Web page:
AOL Becomes Second Major Mailbox Provider to Implement DMARC

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What is DMARC and How Does This Affect Me?

Just over two weeks after Yahoo’s implementation of a strict DMARC record, a second major mailbox provider has now followed suit. Late yesterday afternoon AOL made an announcement on their Postmaster blog stating that they are immediately implementing a “p=reject” DMARC policy.

DMARC, which stands for “Domain-based Message Authentication, Reporting & Conformance” is a technology that aims to prevent spoofing of from addresses. This means that any email message that uses a From address of @aol.com can only originate from AOL’s mail servers. SocketLabs customers and all third party mail servers will no longer be able to deliver email with an @aol from address to any DMARC compliant system.

To clarify, this does not affect messages delivered to addresses at AOL, but rather messages sent using a From address of @aol.com.

Some common reasons you may send messages using an aol.com from address are but not limited to:

1) Website forms that use a From Address specified in the form
2) CRM Applications with sub-users that may specify their own From Address
3) Services that allow email messages to be generated and sent on behalf of others, such as Invite-a-friend, or Share via Email buttons.

Why Were These Changes Made?

You may be aware that over the weekend reports of AOL accounts being compromised were flooding social media sites like Twitter.  The story was quickly picked up by major news outlets such as USA Today and TechCrunch.  Some of us here at SocketLabs were on the receiving end of the spam messages, and upon analyzing the messages we were quickly noticing that they did not legitimately originate from AOL.  This meant that all these spam messages were originating from third party sources leaving AOL with little control over their delivery other than DMARC implementation.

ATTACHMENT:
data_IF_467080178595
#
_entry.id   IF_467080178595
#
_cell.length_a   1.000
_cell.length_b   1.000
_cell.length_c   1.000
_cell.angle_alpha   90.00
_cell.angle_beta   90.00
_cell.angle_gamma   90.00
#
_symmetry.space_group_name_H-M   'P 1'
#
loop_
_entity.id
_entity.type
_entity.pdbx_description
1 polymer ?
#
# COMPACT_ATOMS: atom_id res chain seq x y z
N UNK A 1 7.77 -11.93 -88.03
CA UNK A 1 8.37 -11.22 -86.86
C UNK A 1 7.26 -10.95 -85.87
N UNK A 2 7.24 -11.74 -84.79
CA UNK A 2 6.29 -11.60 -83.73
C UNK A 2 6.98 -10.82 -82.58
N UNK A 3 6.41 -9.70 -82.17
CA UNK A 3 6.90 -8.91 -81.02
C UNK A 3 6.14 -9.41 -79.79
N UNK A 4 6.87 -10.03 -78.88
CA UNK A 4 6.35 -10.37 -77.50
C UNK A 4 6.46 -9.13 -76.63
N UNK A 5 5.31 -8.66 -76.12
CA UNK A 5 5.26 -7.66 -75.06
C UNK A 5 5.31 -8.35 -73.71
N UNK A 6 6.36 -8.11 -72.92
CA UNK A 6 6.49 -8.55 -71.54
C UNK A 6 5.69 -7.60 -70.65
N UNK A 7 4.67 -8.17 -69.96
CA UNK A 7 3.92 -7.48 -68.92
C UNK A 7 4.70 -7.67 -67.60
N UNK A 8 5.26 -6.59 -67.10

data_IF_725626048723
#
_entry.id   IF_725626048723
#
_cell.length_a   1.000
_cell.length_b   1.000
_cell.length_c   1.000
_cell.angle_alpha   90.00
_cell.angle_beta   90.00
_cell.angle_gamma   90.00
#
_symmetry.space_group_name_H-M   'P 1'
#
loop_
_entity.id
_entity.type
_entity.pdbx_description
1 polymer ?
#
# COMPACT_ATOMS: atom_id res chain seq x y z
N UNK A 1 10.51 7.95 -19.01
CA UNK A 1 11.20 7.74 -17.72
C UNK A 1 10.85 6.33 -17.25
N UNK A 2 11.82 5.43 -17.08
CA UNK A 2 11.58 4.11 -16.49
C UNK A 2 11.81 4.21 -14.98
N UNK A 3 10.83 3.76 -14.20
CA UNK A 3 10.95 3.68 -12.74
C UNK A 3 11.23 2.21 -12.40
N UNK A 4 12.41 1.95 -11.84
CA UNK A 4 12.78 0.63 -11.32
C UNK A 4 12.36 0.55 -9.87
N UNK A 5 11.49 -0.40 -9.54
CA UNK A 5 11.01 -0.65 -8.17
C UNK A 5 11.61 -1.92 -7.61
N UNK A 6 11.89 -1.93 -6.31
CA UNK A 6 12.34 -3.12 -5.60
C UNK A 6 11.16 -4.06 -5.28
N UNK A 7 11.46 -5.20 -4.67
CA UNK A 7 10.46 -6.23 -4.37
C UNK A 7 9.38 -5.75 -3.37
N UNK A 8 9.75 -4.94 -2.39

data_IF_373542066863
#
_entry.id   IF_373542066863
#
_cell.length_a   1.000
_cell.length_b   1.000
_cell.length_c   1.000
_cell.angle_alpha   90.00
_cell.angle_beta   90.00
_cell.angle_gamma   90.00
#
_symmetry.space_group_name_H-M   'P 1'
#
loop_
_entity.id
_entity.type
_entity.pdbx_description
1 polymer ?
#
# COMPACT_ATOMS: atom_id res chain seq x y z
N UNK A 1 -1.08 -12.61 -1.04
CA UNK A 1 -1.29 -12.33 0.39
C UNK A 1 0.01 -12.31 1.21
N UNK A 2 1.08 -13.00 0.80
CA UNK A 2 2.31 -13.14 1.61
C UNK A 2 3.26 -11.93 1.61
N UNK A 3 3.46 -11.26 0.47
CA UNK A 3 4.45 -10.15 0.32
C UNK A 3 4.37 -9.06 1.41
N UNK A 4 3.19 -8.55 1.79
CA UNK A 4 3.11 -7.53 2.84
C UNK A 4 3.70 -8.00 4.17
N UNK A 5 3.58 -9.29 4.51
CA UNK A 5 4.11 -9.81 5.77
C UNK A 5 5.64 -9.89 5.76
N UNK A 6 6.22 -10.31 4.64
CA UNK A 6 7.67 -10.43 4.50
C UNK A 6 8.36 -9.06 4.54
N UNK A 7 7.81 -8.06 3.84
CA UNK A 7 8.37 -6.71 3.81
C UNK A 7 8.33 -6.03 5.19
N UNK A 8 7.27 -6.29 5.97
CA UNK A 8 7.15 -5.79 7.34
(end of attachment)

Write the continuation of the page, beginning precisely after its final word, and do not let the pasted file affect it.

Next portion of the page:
What Will Other Mailbox Providers Do?

Right now both Yahoo and AOL instigated DMARC policies specifically due to major issues with address spoofing affecting their user base. While other providers may eventually implement similar records I think they may hold off until there is a direct threat.  Gmail for example offers a “Send mail as” feature within their client.  Initiating a DMARC record would in some ways go against this existing product feature. This is one of many reasons I doubt we see a rush to implement DMARC by Gmail without a direct threat affecting its users.

Are There Any Workarounds?

Unfortunately there are no direct work arounds that SocketLabs can provide.  We have provided a list of Suggested Solutions in our last blog article pertaining to Yahoo’s DMARC implementation.

Need more help?

First, try out our free DMARC Generator to help you generate a valid DMARC policy for your domain.

If you are encountering issues delivering your messages, SocketLabs On-Demand email experts are here to help. Don’t hesitate to reach out to [email protected] for advice on DMARC email security and the best ways to solve your email delivery problems.